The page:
Only two players have taken penalties in the Premier League with both their right and left foot – QPR’s Bobby Zamora and former Newcastle player Obafemi Martins.
For penalties the analysis is even more detailed, starting from how the penalty was conceded and where the incident took place. “Then, when the penalty is taken, we log which foot the player took it with and from the strikers’ perspective we log in which direction the ball was kicked,” explains Coulson. “We split the goal into six zones: bottom left, top left, centre high, centre low, top right, bottom right. We also log which way the goalkeeper dives regardless of whether or not he moves in the right direction and we assess the velocity of the penalty -- was it weak and hit straight down the middle or was it an extremely powerful shot.”
Opta also gives the penalties it logs further context by providing information including at what time during a match the penalty was taken and how significant the game was -- for example, was it a 90th minute penalty to win a Champions League semi-final or was it the final goal in a 5-0 victory? This information is then put into a spreadsheet and presented to the club or national side’s performance analysis team, who start mining the data looking for patterns.
Coulson readily admits that although the data can be a useful aid, “it’s not a precise science” -- the best penalty takers tend to vary where they hit the ball and then there are players like ex-England striker Alan Shearer, who hit the ball so hard into the top corner that knowing where he was going to put the ball beforehand wouldn’t make a blind bit of difference to the outcome.
However, if analysis of the data is done well it can make a big difference. Coulson cites a pattern he discovered when working as the performance and opposition analyst for the Ivory Coast national team at the 2010 World Cup.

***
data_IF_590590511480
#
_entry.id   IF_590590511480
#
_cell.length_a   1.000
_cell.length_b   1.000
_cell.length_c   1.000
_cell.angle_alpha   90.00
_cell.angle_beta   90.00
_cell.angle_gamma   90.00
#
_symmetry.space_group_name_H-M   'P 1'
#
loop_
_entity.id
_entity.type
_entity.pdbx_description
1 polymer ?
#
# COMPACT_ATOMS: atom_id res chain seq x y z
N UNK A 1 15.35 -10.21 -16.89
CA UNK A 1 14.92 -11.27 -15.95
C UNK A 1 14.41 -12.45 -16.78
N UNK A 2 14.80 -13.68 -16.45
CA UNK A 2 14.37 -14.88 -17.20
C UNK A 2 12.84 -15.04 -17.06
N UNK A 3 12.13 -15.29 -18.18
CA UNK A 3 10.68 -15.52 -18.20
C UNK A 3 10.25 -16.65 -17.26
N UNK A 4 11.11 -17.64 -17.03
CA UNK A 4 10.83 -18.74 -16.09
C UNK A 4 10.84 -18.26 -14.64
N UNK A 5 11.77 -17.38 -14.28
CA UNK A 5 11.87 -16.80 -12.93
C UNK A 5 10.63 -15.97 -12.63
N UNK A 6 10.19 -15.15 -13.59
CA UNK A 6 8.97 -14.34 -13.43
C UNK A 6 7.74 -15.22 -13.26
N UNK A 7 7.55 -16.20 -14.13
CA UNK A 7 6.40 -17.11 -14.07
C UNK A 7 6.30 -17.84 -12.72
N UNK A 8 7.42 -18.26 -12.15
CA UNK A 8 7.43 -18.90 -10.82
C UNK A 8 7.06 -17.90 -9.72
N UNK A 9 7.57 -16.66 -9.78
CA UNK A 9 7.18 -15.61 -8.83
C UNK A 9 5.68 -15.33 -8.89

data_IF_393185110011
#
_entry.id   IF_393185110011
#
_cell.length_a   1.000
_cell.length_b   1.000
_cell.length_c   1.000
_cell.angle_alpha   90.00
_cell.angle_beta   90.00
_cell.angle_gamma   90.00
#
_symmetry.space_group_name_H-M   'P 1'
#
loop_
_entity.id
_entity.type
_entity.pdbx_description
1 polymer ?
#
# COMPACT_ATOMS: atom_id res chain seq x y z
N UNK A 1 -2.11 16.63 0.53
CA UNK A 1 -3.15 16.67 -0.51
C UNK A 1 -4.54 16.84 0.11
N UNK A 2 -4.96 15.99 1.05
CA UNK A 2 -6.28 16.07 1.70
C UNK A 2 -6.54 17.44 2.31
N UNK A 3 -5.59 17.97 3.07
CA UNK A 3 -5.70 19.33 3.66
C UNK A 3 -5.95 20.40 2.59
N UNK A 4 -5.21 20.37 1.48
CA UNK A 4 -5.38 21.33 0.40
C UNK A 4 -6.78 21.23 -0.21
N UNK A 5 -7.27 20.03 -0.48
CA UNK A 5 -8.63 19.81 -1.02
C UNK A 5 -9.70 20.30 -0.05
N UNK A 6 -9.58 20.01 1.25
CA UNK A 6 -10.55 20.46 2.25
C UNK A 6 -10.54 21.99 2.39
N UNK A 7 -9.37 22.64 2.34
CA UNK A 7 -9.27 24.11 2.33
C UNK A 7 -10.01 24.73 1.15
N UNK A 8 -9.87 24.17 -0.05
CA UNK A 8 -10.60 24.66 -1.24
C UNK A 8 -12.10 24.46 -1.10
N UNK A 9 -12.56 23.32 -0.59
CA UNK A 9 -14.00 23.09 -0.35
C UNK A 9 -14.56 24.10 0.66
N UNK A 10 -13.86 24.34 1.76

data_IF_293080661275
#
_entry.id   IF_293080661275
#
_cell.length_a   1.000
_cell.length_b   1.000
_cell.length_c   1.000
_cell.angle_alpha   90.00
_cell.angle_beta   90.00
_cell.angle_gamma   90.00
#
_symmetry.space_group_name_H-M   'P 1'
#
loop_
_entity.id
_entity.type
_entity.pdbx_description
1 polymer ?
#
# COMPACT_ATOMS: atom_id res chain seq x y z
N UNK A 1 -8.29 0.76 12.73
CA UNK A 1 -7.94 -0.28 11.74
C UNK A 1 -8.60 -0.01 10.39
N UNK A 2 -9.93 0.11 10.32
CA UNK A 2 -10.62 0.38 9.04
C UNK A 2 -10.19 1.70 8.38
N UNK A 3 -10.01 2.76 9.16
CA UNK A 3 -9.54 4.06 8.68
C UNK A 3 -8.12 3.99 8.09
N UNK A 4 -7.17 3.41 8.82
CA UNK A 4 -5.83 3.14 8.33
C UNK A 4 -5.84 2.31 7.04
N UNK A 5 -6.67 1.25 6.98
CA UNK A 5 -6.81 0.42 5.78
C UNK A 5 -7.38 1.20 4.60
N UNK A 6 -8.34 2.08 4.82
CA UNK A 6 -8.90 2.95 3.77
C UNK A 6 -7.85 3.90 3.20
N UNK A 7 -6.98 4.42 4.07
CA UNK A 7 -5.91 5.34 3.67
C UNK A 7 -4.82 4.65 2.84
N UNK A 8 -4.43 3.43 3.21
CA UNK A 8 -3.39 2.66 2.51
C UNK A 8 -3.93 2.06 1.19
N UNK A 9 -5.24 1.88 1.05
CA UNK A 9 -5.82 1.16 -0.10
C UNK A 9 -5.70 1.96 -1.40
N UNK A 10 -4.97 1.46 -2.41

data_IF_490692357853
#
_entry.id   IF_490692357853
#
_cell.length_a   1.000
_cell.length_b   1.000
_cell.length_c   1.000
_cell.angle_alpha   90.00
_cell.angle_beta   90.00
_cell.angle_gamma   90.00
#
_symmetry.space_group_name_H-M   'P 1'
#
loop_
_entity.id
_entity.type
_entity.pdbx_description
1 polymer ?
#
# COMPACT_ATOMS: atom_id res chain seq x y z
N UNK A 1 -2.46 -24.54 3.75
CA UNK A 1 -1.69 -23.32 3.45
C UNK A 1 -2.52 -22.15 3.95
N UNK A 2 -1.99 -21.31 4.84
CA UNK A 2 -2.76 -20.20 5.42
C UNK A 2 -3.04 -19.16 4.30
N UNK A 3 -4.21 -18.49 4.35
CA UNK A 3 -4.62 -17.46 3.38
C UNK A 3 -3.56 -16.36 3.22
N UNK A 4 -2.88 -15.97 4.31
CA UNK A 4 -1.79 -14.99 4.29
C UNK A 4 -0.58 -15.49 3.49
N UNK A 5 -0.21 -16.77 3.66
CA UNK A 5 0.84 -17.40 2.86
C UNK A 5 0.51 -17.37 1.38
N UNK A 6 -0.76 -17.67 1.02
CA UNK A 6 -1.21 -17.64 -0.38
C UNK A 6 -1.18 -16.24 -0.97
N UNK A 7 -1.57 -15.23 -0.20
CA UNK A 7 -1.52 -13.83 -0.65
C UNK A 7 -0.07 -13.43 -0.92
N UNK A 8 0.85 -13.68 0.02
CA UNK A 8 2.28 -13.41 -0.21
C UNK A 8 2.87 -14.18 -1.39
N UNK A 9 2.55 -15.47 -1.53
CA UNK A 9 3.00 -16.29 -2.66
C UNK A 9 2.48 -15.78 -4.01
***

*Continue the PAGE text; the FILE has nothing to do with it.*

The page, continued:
“We were playing Portugal in the group stages and the Ivory Coast goalkeeper wanted to know which way to dive if Cristiano Ronaldo stepped up to take a penalty against him,” recalls Coulson. “Ronaldo’s quite an interesting example because he’s got a pattern of hitting the ball to the bottom left. Of the last 47 penalties he’s taken, 20 have been in the bottom left with the rest spread out around the goal. This doesn’t necessarily mean that he’s going to hit the ball in that direction every single time, but if you’re a goalkeeper and you’re going to gamble you might want to consider diving in that direction.” Ronaldo’s penalty in the 2011-12 Champions League semi-final shoot out for Real Madrid against Bayern Munich was saved by Bayern keeper Manuel Neuer, who guessed correctly by diving to the left.
With Spain about to go head-to-head with Portugal in what’s sure to be a nail-bitingly close semi-final encounter, Spanish goalkeeper Iker Casillas would do well to take note of what the data is telling him should he face a 12-yard showdown with the Portuguese star.